Smugglers allegedly bought U.S. property for the sole purpose of hiding a drug tunnel, feds say
Smugglers allegedly built a house with a hole in living room that led to tunnel
The drug tunnel ran 415 yards between Calexico, California and a restaurant in Mexicali, Mexico
For the first time on the border, drug traffickers allegedly bought U.S. property for the sole purpose of building a house to conceal the end of a 415-yard smuggling tunnel from Mexico, authorities said Wednesday.
Four people were arrested this week in connection with a raid on the tunnel underneath a three-bedroom house in Calexico, California, that sits about 300 yards north of the international line, authorities said.
The tunnel entrance was inside a restaurant in Mexicali, Mexico, according to U.S. Immigration and Customs Enforcement.
Authorities confiscated 1,532 pounds of marijuana, with a street value of nearly $6 million.
“For the builders, the financiers and the operators of these sophisticated tunnels, there is no light at the end of the tunnel. We will seize your drugs and your tunnel before you even have a chance to use it,” U.S. Attorney Laura Duffy of Southern California said in a statement.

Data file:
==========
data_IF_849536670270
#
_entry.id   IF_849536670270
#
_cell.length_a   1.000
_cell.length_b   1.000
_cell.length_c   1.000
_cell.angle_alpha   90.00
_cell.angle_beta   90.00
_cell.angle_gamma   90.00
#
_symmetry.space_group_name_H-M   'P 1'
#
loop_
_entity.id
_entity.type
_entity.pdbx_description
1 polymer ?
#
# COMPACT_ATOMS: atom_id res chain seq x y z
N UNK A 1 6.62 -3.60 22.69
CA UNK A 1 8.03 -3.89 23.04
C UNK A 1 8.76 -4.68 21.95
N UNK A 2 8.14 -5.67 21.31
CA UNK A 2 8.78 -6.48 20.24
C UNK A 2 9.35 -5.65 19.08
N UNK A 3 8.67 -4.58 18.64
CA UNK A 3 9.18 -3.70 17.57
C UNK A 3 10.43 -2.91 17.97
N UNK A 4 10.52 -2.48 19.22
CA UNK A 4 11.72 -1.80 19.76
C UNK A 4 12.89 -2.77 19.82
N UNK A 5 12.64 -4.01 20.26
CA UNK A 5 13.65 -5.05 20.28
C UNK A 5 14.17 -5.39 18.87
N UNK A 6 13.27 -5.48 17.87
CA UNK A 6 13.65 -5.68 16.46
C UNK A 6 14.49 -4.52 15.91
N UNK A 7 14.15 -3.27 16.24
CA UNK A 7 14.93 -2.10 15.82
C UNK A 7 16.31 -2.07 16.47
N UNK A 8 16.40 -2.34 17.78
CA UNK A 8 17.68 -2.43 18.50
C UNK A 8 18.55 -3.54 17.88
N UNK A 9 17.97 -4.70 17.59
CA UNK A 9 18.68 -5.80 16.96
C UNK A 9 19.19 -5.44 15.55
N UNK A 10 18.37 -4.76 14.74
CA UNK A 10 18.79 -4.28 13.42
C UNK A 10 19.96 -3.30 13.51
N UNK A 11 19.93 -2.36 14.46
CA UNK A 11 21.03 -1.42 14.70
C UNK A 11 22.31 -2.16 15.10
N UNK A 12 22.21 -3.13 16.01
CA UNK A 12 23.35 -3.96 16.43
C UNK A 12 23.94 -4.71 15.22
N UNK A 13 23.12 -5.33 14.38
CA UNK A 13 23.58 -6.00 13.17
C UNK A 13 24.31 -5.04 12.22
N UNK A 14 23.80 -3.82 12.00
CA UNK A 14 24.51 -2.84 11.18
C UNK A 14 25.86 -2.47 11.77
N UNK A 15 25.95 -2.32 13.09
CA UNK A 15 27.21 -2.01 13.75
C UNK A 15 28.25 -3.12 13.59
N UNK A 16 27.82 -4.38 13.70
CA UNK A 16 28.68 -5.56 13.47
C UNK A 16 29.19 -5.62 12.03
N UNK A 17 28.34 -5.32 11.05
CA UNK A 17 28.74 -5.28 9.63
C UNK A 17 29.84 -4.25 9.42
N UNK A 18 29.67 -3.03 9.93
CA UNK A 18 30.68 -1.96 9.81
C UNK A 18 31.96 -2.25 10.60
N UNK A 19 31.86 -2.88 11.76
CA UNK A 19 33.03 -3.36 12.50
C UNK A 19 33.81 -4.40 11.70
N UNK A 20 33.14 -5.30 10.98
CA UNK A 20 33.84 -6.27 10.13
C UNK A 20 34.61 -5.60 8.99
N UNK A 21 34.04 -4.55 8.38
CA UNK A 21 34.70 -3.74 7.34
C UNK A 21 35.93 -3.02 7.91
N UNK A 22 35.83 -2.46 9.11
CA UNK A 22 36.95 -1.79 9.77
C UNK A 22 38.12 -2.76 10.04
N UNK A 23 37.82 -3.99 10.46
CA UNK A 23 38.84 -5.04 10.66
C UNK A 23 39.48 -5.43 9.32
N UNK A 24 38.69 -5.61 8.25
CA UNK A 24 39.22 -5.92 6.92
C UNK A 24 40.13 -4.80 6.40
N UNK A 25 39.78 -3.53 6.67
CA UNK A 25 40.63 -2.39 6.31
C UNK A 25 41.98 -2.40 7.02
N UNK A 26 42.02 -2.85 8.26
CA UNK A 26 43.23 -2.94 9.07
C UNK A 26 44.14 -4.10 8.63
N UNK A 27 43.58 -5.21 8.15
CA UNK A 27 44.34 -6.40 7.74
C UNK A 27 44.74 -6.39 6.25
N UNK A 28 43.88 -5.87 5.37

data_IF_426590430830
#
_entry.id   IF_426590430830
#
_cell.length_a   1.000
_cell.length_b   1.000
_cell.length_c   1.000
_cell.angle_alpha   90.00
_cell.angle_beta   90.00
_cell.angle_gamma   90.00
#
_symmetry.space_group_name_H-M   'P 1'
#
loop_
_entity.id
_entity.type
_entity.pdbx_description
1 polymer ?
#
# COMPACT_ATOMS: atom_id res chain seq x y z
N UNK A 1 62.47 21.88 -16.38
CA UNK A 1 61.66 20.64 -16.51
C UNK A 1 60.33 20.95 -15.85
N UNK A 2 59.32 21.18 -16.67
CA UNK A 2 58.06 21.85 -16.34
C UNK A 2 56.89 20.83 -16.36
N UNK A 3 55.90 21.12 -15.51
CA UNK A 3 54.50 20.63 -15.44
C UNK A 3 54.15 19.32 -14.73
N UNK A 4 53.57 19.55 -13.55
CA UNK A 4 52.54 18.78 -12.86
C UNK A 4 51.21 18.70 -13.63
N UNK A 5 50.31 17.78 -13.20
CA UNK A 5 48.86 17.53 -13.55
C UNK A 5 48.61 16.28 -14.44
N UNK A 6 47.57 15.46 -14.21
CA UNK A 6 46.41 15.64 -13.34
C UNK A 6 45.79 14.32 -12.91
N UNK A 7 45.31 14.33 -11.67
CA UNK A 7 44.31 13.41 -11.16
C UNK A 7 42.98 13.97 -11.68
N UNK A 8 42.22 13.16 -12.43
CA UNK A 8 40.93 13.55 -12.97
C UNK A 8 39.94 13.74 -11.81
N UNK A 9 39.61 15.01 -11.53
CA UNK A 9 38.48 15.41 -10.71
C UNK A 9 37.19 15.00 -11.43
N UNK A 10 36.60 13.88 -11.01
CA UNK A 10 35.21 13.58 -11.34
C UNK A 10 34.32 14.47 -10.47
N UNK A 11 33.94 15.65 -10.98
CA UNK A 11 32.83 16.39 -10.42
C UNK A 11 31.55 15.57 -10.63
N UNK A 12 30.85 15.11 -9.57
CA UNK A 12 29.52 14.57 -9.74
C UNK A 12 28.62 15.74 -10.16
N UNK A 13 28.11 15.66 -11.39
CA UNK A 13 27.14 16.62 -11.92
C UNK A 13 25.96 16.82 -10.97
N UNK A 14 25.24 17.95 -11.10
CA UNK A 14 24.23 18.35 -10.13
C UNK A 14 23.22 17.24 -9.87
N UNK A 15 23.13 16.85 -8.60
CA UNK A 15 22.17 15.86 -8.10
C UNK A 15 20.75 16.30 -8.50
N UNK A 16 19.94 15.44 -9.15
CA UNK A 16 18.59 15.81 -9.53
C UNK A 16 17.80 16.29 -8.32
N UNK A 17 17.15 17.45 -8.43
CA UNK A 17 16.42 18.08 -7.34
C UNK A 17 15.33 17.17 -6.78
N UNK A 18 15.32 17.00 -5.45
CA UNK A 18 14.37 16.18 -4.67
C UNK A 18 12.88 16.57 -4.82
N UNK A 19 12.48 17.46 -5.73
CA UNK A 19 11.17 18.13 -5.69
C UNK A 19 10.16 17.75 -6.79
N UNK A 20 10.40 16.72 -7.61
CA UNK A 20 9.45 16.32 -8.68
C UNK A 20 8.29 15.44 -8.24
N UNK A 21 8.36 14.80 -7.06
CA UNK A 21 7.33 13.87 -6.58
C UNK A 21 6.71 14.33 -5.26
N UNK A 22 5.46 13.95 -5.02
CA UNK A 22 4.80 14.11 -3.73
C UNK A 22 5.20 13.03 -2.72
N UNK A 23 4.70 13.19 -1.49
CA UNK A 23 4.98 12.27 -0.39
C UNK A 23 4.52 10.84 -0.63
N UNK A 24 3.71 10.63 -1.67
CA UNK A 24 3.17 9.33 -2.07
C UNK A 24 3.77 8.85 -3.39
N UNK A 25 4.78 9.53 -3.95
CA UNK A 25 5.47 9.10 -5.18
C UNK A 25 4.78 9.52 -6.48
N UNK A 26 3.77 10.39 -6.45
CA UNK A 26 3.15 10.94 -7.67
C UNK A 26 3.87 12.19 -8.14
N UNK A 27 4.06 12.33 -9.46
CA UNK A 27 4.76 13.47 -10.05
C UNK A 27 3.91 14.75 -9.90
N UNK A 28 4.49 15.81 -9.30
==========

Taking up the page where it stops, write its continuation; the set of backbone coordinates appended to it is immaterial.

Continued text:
Joel Duarte Medina and Manuel Gallegos Jiminez were arrested in Calexico on Wednesday, and Marcia Manuela Duarte-Medina and her mother, Eva Duarte De Medina, were arrested in Arizona on Tuesday. They were charged with various drug trafficking, money laundering and tunnel-related offenses, authorities said.
The mother and daughter allegedly purchased the land under which the tunnel was later built, authorities said. The defendants and their attorneys couldn’t be immediately reached for comment Wednesday.
A land known as too hard for digging
The case is also unusual because it’s the first highly sophisticated tunnel discovered in Calexico in a decade, authorities said.
Tunnels have been typically discovered closer to the Otay Mesa border crossing near San Diego, about 125 miles west of Calexico, where the ground is softer and where thousands of warehouses on both sides of the border provide camouflage for smugglers.
Calexico is less desirable for tunnels because the soil is denser and more difficult to break, and the town’s residential character makes it difficult to conceal tunneling activity, authorities said.
The beige stucco house, the newest on the block, sits in a community of single-family homes.
The tunnel, in effect, passes underneath First Street and Second Street and then the 14-foot metal border fence.
Resident Juan Urrea lives one block from the house concealing the tunnel and expressed shock Wednesday.
“This is a peaceful neighborhood. You just don’t hear about stuff like this here,” Urrea said, shaking his head. “Crazy. Just crazy.”
Another neighbor, Yolanda Sanchez, who lives two doors away, said she thought the new house would help property values.